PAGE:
U.S.S. Lawrence DDG 4 (Guided Missile Destroyer)

U.S.S. Lawrence, named for Captain James Lawrence, who had given the US Navy the motto, “Don’t give up the ship,” was built by the New York Shipbuilding Corporation at Camden NJ and commissioned in 1962.

Lawrence had the somewhat unusual experience of conducting shakedown operations on the Great Lakes, using the St Lawrence Seaway to enter the internal waters.

Following shakedown, Lawrence arrived at Norfolk VA in time to deploy as part of a cruiser squadron establishing the Naval Quarantine during the Cuban Missile Crisis. During this operation, Lawrence actively shadowed a Soviet tanker, ready to stop it at sea if it continued towards Cuba.

For the rest of the sixties, Lawrence alternated Mediterranean cruises with the Sixth fleet and operations and upkeep on the American east coast. In 1972, Lawrence journeyed to the Pacific, performing a combat tour to Vietnam. That tour, in which Lawrence provided plane guard and air defense support, as well as engaging enemy shore batteries, resulted in damage to Lawrence’s engineering spaces, ending the ships combat operations and forcing a return for repairs.

Lawrence returned to the Atlantic, conducting Mediterranean and North Atlantic operations as before, interspersed with maintenance availabilities and overhauls. Lawrence deployed to the Indian Ocean via the Suez Canal and the Persian Gulf during this period.

By this time the well-traveled destroyer had developed numerous problems and maintenance issues, assuming the nickname of “Leaky Larry” from its crew. Maintenance issues and operational costs caused the Lawrence to conduct operations closer to home, in western Atlantic waters and in the Caribbean.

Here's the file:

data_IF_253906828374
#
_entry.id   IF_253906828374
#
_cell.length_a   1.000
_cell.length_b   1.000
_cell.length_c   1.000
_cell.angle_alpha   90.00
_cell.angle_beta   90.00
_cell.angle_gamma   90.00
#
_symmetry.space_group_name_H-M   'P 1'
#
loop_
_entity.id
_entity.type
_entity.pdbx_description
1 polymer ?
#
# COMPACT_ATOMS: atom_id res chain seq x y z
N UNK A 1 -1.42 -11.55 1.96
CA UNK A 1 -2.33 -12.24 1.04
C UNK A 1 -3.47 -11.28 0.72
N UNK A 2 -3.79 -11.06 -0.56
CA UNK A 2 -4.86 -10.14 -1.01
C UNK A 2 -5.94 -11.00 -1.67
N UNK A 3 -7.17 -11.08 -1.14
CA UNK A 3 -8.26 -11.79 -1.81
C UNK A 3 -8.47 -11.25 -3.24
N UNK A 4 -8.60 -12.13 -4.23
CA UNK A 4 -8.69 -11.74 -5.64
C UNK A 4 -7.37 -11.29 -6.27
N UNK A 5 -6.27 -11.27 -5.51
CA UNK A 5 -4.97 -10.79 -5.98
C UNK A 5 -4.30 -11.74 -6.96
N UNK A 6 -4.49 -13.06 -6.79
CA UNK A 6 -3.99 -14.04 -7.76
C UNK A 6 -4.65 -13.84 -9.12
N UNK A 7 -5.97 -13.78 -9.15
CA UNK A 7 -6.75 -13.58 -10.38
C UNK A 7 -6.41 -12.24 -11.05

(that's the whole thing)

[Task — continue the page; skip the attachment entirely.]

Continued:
The ship served as the flagship for the 1986 UNITAS exercise, in which US Naval vessels circumnavigated the continent of South America, operating with the Navies of each nation in turn, and returned to the Atlantic via the Panama Canal. It was the seventeenth such exercise conducted by the Atlantic fleet.

The Lawrence was decommissioned in 1990, stricken from the Naval Register the same year and sold for scrap in 1994. That contract was terminated and the ship was resold in 1999.

Asbestos Exposure on U.S.S. Lawrence

When Lawrence was built, and throughout the first half of its career, the use of asbestos materials wherever thermal insulation was required in ships was commonplace. Lawrence was built at the New York Shipbuilding Company, a builder whose use of asbestos has been well documented.

The use of asbestos for thermal insulation meant that virtually every compartment aboard Lawrence contained asbestos, which would easily vibrate loose into the air during routine operations. Pipe lagging, in particular, would have been problematic, and as Lawrence aged the operations in which it took part would have increased the likelihood of asbestos insulation deteriorating, with fibrous asbestos released into the ship's atmosphere.

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